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Terroir after the Terror: Landscape and Representation in Nineteenth-Century France

Kelly Presutti, Massachusetts Institute of Technology, Fellow 2017–2018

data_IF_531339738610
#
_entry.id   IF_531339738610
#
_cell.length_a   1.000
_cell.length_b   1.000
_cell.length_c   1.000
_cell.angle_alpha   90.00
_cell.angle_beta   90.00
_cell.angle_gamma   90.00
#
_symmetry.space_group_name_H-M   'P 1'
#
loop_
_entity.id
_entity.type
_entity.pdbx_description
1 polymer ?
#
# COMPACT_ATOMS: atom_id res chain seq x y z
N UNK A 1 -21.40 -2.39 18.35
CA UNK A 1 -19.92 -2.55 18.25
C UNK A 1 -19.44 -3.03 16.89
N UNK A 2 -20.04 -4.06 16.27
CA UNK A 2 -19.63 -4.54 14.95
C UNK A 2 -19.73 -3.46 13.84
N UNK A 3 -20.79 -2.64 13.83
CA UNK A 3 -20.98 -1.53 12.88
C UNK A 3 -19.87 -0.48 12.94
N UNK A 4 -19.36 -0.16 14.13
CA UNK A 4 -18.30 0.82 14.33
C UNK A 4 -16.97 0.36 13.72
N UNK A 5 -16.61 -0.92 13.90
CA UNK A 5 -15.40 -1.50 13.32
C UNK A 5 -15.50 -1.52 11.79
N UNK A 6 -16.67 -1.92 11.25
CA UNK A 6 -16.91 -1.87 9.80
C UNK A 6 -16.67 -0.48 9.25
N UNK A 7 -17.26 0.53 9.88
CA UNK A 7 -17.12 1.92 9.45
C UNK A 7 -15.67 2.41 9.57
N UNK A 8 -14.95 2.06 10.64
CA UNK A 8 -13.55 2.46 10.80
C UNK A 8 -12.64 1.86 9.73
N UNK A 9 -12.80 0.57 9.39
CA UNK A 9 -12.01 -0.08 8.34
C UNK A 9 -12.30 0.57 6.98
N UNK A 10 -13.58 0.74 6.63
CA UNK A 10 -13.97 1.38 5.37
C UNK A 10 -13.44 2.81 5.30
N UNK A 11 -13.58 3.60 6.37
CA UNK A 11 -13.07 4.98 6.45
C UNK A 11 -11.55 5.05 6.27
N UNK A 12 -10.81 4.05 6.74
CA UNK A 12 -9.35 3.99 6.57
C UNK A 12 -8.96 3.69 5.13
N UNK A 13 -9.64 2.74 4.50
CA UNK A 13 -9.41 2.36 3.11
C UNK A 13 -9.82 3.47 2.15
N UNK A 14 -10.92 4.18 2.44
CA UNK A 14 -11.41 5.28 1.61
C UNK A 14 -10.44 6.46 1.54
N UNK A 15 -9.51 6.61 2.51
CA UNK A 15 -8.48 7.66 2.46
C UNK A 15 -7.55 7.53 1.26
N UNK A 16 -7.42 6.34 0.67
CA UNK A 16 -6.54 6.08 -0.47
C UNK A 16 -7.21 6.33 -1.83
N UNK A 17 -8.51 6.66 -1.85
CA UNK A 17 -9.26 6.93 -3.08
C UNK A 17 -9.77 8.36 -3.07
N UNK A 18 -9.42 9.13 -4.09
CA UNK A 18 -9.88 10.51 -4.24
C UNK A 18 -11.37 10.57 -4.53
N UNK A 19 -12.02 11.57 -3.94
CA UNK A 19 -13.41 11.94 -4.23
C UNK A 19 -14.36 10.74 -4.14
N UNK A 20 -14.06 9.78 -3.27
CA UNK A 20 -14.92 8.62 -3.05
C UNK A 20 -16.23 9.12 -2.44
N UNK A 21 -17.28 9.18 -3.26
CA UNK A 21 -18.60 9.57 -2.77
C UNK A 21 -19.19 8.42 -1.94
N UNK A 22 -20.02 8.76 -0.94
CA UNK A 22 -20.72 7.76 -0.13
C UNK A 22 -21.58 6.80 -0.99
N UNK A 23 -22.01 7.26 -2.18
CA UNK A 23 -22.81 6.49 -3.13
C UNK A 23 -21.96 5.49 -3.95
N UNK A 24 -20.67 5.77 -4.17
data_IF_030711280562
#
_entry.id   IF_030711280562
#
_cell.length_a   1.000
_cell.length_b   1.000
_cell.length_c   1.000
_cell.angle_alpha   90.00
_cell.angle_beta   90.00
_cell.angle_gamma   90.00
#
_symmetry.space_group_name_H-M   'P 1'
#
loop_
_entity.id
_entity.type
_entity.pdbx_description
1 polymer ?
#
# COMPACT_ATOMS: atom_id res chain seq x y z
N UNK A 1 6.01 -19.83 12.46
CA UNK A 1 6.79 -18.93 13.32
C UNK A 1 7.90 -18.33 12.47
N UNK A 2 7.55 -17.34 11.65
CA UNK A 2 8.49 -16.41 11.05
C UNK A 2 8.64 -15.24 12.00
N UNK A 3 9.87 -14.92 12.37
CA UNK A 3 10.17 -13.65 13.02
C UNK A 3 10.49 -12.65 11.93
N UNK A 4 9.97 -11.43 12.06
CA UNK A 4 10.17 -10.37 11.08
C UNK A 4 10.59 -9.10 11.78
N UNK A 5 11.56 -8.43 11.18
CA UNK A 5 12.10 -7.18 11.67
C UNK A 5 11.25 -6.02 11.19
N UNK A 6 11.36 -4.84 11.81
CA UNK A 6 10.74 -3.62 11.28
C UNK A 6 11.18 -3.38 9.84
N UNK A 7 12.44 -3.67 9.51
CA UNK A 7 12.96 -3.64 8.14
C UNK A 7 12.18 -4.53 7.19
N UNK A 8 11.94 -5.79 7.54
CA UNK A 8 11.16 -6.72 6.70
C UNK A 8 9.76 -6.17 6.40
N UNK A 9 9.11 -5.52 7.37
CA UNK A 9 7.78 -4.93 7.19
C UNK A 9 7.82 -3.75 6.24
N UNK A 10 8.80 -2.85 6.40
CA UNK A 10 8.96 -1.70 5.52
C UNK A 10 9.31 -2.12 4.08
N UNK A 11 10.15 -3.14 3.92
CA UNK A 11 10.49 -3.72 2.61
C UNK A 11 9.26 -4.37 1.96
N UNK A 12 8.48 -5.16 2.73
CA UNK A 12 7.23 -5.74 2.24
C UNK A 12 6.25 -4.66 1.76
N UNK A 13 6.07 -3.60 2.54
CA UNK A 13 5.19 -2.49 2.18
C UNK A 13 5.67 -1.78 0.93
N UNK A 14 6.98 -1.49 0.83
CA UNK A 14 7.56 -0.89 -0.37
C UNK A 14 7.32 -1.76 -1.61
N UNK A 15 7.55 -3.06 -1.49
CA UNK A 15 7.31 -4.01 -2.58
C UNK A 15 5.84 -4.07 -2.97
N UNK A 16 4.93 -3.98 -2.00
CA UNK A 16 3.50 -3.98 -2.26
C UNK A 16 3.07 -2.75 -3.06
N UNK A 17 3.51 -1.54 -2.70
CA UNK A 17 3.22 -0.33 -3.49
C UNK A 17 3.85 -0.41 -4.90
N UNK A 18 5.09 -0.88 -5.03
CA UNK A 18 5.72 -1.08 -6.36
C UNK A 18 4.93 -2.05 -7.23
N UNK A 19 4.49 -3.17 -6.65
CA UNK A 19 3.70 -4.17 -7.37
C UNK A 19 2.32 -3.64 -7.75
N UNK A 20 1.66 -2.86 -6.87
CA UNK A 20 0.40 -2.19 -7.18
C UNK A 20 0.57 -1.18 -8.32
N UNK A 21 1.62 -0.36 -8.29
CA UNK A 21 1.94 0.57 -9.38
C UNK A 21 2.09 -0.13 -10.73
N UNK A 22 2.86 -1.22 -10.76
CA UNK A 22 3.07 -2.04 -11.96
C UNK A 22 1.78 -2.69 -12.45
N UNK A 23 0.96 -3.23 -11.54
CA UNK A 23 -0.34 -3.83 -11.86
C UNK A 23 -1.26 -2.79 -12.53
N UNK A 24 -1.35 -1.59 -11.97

This year was a wonderful opportunity to open my thinking and expand my purview after completing my dissertation on nineteenth-century French landscape representation. I revised an excerpt of my dissertation focusing on the aesthetic and social consequences of forestry reform for a peer-reviewed publication, including new material Linda Lott kindly discovered for me in the Rare Book Collection. I was also able to undertake two new projects, one considering the use of topographical landscape views in decorative arts and another on representations of the sea as a means of visually encoding authority over place, especially in wartime. I presented each of these projects at major conferences and both will be submitted for publication in the next year. More broadly, the wealth of literature on landscape history and theory in the Dumbarton Oaks library has been essential as I develop and frame the book manuscript based on my dissertation. I have, lastly, greatly benefited from contact with landscape architects, who generously enriched my art historical approach with their practical understanding of land use and management.